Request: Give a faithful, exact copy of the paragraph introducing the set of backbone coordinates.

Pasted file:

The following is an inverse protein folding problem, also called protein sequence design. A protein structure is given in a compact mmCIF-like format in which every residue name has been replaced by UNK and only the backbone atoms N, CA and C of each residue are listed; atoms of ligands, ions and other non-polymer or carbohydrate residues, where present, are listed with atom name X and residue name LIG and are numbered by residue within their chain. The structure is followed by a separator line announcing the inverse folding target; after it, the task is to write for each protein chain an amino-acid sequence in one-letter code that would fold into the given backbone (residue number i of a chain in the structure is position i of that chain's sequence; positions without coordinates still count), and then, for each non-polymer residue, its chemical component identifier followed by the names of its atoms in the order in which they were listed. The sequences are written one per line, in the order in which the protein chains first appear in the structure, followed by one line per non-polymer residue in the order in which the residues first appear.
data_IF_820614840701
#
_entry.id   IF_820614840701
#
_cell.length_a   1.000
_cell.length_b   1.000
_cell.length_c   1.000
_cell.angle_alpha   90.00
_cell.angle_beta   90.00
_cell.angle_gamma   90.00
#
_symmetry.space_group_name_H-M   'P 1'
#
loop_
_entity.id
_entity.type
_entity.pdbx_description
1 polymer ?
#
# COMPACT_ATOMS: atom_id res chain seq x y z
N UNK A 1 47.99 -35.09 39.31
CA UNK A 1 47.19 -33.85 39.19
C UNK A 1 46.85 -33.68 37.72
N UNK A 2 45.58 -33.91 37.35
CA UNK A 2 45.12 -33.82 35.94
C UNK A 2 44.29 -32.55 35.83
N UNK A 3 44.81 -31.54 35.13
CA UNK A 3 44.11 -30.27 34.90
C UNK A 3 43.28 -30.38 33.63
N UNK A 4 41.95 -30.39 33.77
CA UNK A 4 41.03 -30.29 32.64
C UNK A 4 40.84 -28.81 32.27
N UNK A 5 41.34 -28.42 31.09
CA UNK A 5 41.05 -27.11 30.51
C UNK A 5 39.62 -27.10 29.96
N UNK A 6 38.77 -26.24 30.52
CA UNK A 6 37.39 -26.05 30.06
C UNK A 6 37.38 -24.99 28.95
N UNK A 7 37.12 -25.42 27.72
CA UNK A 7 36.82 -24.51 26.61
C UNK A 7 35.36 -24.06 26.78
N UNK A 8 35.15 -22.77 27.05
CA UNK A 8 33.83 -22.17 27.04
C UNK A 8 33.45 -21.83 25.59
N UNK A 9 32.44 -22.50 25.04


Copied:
The following is an inverse protein folding problem, also called protein sequence design. A protein structure is given in a compact mmCIF-like format in which every residue name has been replaced by UNK and only the backbone atoms N, CA and C of each residue are listed; atoms of ligands, ions and other non-polymer or carbohydrate residues, where present, are listed with atom name X and residue name LIG and are numbered by residue within their chain. The structure is followed by a separator line announcing the inverse folding target; after it, the task is to write for each protein chain an amino-acid sequence in one-letter code that would fold into the given backbone (residue number i of a chain in the structure is position i of that chain's sequence; positions without coordinates still count), and then, for each non-polymer residue, its chemical component identifier followed by the names of its atoms in the order in which they were listed. The sequences are written one per line, in the order in which the protein chains first appear in the structure, followed by one line per non-polymer residue in the order in which the residues first appear.